Meat byproducts are used as fillers in cheap commercial pet food. Unscrupulous manufacturers add excess organs, tissue, and fats from cows, pigs, chickens, and other animals to their products. The quality of these byproducts is not controlled. So poor-quality ingredients might cause your pet to develop an allergic reaction to animal protein.
Despite the common belief, cats don’t tolerate dairy products in large quantities since they simply don’t produce enough enzymes to break down lactose contained in it. Lactose intolerance symptoms include diarrhea, vomiting, etc.
Artificial coloring is often used in pet foods to increase the product’s shelf appeal and, therefore, encourage customers to purchase. But dye used in this coloring can cause your cat to develop an allergic reaction.
To prevent fats and oils in pet foods from spoiling and becoming rancid, pet food manufacturers often add antioxidants such as BHA (butylated hydroxyanisole) and BHT (butylated hydroxytoluene) to pet food. Unfortunately, these chemicals are also linked to hives and food allergies in animals.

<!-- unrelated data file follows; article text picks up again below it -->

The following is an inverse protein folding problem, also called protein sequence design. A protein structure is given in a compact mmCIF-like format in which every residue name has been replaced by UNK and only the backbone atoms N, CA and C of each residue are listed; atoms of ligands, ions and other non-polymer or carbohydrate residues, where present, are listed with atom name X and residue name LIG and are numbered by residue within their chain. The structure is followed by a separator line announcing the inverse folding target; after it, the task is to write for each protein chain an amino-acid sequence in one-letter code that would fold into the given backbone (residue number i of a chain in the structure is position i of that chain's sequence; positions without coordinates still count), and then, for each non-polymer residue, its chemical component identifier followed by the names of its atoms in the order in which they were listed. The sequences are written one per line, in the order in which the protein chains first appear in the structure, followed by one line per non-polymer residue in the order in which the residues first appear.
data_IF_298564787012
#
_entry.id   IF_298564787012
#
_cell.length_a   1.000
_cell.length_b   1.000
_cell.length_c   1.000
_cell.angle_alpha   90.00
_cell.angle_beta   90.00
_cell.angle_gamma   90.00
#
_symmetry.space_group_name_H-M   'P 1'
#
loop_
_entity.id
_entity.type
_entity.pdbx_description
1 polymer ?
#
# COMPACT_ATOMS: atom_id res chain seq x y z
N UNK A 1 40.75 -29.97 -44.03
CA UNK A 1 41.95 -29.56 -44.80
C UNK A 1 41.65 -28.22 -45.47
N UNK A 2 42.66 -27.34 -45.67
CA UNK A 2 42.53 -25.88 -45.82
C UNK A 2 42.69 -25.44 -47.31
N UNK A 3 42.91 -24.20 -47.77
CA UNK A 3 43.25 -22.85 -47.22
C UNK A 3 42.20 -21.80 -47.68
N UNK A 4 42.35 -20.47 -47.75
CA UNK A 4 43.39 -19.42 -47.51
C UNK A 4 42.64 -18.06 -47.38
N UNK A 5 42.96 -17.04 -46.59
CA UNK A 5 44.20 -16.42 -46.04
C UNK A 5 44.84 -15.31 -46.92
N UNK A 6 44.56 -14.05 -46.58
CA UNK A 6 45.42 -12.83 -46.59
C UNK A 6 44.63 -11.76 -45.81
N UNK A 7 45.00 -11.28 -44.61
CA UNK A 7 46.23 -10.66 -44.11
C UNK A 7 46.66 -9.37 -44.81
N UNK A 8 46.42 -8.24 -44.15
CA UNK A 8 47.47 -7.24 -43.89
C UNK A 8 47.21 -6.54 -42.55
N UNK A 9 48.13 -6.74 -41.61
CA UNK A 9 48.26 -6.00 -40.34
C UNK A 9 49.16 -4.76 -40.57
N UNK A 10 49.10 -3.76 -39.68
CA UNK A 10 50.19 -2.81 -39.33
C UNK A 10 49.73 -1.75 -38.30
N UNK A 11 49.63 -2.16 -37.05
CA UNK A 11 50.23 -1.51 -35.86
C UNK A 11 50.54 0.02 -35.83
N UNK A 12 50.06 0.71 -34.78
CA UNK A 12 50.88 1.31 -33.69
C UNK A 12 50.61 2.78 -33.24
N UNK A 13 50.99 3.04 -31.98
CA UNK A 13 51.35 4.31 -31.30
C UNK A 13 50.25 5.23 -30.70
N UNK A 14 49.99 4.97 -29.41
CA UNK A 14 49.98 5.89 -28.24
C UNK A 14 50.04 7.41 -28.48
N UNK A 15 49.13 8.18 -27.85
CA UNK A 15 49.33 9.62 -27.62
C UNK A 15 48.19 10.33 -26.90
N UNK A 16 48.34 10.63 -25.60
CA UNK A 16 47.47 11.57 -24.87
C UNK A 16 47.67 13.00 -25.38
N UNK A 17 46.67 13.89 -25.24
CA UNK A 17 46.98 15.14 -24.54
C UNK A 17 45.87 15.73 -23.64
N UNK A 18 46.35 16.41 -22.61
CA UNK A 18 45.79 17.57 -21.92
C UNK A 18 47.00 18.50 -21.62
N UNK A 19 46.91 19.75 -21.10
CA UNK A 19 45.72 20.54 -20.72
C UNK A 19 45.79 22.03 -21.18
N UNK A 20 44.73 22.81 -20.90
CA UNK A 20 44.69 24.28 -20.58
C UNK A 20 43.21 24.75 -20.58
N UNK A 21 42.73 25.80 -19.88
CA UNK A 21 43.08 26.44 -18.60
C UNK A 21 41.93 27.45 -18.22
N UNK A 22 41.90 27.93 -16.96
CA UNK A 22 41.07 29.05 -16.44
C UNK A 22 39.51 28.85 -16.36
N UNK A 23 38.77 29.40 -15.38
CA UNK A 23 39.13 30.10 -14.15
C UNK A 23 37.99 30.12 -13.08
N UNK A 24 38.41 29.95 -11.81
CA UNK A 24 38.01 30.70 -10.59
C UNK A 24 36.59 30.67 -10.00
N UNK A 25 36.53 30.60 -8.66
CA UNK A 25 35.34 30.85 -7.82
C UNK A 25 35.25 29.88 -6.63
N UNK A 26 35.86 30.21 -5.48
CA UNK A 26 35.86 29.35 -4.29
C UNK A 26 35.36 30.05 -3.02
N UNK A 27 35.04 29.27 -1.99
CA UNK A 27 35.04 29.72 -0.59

Even though your cat might love eating seafood, it is a potent allergen that can cause various adverse reactions.
Similar to meat byproducts, pet food producers use cornmeal as a filler in their products. However, corn can cause a severe allergy in many cats. Some symptoms of this reaction might include itchy, flaky skin.
Cat Food Allergy Symptoms
As a cat owner, you should pay close attention to your pet’s health and watch out for possible symptoms of food allergies in your kitty. These allergies typically manifest themselves through skin or gastrointestinal tract issues, but other symptoms might also occur.
Possible symptoms of a cat food allergy include:
- Diarrhea, vomiting, gas, and other gastrointestinal complaints;